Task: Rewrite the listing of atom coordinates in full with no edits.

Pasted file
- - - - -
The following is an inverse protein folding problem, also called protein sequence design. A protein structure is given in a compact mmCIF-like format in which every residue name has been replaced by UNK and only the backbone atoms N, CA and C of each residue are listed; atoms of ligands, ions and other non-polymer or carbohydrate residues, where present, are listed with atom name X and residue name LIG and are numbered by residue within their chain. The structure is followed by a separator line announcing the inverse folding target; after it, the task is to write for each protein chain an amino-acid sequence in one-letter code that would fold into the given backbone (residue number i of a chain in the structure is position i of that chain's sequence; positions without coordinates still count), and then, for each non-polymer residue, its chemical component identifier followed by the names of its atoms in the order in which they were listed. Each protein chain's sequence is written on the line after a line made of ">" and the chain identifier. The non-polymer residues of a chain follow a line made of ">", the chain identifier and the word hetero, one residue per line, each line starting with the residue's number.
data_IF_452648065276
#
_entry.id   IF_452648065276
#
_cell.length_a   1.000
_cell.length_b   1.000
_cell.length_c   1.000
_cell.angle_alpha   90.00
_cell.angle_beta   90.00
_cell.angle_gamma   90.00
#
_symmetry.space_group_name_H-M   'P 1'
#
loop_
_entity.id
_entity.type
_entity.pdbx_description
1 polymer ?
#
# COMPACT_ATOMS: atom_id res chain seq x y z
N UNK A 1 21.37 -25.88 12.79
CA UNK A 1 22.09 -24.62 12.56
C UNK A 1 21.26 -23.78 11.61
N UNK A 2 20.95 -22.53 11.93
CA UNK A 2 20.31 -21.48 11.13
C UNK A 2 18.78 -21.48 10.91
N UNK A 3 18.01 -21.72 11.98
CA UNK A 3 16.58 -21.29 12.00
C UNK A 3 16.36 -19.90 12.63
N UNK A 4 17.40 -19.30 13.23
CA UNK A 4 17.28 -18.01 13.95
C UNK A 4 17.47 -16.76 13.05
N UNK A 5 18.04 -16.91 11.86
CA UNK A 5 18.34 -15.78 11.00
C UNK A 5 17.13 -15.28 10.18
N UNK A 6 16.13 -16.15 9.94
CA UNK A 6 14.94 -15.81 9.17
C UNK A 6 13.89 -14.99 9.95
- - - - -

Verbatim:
The following is an inverse protein folding problem, also called protein sequence design. A protein structure is given in a compact mmCIF-like format in which every residue name has been replaced by UNK and only the backbone atoms N, CA and C of each residue are listed; atoms of ligands, ions and other non-polymer or carbohydrate residues, where present, are listed with atom name X and residue name LIG and are numbered by residue within their chain. The structure is followed by a separator line announcing the inverse folding target; after it, the task is to write for each protein chain an amino-acid sequence in one-letter code that would fold into the given backbone (residue number i of a chain in the structure is position i of that chain's sequence; positions without coordinates still count), and then, for each non-polymer residue, its chemical component identifier followed by the names of its atoms in the order in which they were listed. Each protein chain's sequence is written on the line after a line made of ">" and the chain identifier. The non-polymer residues of a chain follow a line made of ">", the chain identifier and the word hetero, one residue per line, each line starting with the residue's number.
data_IF_452648065276
#
_entry.id   IF_452648065276
#
_cell.length_a   1.000
_cell.length_b   1.000
_cell.length_c   1.000
_cell.angle_alpha   90.00
_cell.angle_beta   90.00
_cell.angle_gamma   90.00
#
_symmetry.space_group_name_H-M   'P 1'
#
loop_
_entity.id
_entity.type
_entity.pdbx_description
1 polymer ?
#
# COMPACT_ATOMS: atom_id res chain seq x y z
N UNK A 1 21.37 -25.88 12.79
CA UNK A 1 22.09 -24.62 12.56
C UNK A 1 21.26 -23.78 11.61
N UNK A 2 20.95 -22.53 11.93
CA UNK A 2 20.31 -21.48 11.13
C UNK A 2 18.78 -21.48 10.91
N UNK A 3 18.01 -21.72 11.98
CA UNK A 3 16.58 -21.29 12.00
C UNK A 3 16.36 -19.90 12.63
N UNK A 4 17.40 -19.30 13.23
CA UNK A 4 17.28 -18.01 13.95
C UNK A 4 17.47 -16.76 13.05
N UNK A 5 18.04 -16.91 11.86
CA UNK A 5 18.34 -15.78 11.00
C UNK A 5 17.13 -15.28 10.18
N UNK A 6 16.13 -16.15 9.94
CA UNK A 6 14.94 -15.81 9.17
C UNK A 6 13.89 -14.99 9.95